Thursday, January 29, 2009

What Shall We Do With the Grumpy Pirate?

It makes me sad when I agree with anything that is said by the Daily Mail newspaper. Today is one such day, although I would probably put it a little differently. In any case, a story today about that old shanty 'What shall we do with the drunken sailor?':

"It is a famous sea shanty sung on the way to battle when Britannia ruled the waves. Handed down from parent to child it has become a nursery rhyme that has amused countless generations. But now the popular ditty 'What Shall We Do With The Drunken Sailor' has fallen foul of that most modern artillery - the PC brigade. The government-funded charity Bookstart, which promotes reading for children around the country, has changed the lyrics to remove any reference to alcohol"

I wouldn't go bashing the PC peeps as much as just wish that the time, energy and cash had been spent on something a little more important. Athough "tickle him until he starts to giggle" is quite sweet. The Mail goes on to inform us:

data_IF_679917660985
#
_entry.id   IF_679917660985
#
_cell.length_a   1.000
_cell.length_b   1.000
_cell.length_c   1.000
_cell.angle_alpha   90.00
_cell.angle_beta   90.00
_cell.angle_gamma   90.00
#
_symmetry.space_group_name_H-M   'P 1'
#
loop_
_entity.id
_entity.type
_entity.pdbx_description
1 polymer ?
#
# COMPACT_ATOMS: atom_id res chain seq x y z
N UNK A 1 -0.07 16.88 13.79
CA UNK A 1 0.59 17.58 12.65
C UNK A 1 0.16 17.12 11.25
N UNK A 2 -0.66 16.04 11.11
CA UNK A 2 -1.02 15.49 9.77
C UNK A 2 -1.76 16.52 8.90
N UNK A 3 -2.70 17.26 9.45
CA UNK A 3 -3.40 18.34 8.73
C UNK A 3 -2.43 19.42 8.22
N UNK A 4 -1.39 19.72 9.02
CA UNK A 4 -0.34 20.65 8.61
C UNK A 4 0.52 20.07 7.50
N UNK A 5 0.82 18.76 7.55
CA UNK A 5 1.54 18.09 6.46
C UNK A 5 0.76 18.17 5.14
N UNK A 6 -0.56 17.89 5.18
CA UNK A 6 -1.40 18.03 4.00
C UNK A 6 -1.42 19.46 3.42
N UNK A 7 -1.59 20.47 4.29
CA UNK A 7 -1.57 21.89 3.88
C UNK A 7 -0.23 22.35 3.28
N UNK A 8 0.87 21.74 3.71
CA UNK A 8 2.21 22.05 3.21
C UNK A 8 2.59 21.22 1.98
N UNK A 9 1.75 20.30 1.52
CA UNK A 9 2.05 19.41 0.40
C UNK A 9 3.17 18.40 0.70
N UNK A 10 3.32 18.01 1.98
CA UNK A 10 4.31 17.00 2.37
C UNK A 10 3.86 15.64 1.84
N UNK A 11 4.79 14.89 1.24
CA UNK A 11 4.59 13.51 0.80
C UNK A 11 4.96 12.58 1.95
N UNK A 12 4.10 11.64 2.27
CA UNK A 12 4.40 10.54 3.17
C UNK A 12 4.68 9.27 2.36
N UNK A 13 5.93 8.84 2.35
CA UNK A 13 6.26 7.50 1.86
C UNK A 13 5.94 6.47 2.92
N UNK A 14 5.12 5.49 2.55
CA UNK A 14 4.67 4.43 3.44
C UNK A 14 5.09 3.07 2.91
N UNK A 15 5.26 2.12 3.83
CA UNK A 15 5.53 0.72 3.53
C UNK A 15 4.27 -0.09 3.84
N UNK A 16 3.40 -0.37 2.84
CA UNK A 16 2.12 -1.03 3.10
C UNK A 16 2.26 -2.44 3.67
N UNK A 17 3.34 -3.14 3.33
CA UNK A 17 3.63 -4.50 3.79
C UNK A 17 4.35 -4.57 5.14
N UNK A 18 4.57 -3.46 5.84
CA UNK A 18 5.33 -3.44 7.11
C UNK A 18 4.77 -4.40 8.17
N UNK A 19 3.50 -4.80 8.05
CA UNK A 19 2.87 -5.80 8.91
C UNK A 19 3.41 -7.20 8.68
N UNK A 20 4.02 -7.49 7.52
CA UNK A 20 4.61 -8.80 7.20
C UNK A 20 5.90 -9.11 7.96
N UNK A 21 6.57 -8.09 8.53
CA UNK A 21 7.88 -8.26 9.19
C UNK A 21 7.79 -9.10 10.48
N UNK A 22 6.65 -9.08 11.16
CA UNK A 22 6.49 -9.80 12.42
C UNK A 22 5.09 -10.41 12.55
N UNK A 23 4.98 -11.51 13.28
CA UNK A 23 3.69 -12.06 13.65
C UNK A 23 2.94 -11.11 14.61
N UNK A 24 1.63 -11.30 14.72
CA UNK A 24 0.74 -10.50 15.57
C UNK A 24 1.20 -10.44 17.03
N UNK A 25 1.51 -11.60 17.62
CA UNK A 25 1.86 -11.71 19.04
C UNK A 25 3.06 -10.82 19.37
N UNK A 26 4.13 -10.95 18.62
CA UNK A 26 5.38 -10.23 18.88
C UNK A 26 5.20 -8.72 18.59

"Drunken Sailor was a Navy work song often sung when raising a sail or lifting the anchor - which is the reference for 'Up She Rises' in the song’s chorus. Usually only two or three verses were sung but verses were often added until the task was completed. Such shanties were the only ones allowed in the Royal Navy and were often sung on the way to battle. The lyrics reflect how the ship's crew deal with one of their shipmates after a belly full of rum stops him from helping with his deck duties. The air was taken from a traditional Irish march and dance tune, and the music first printed in 1824. Although the lyrics were not published until 1891, it is likely they were sung well before then."


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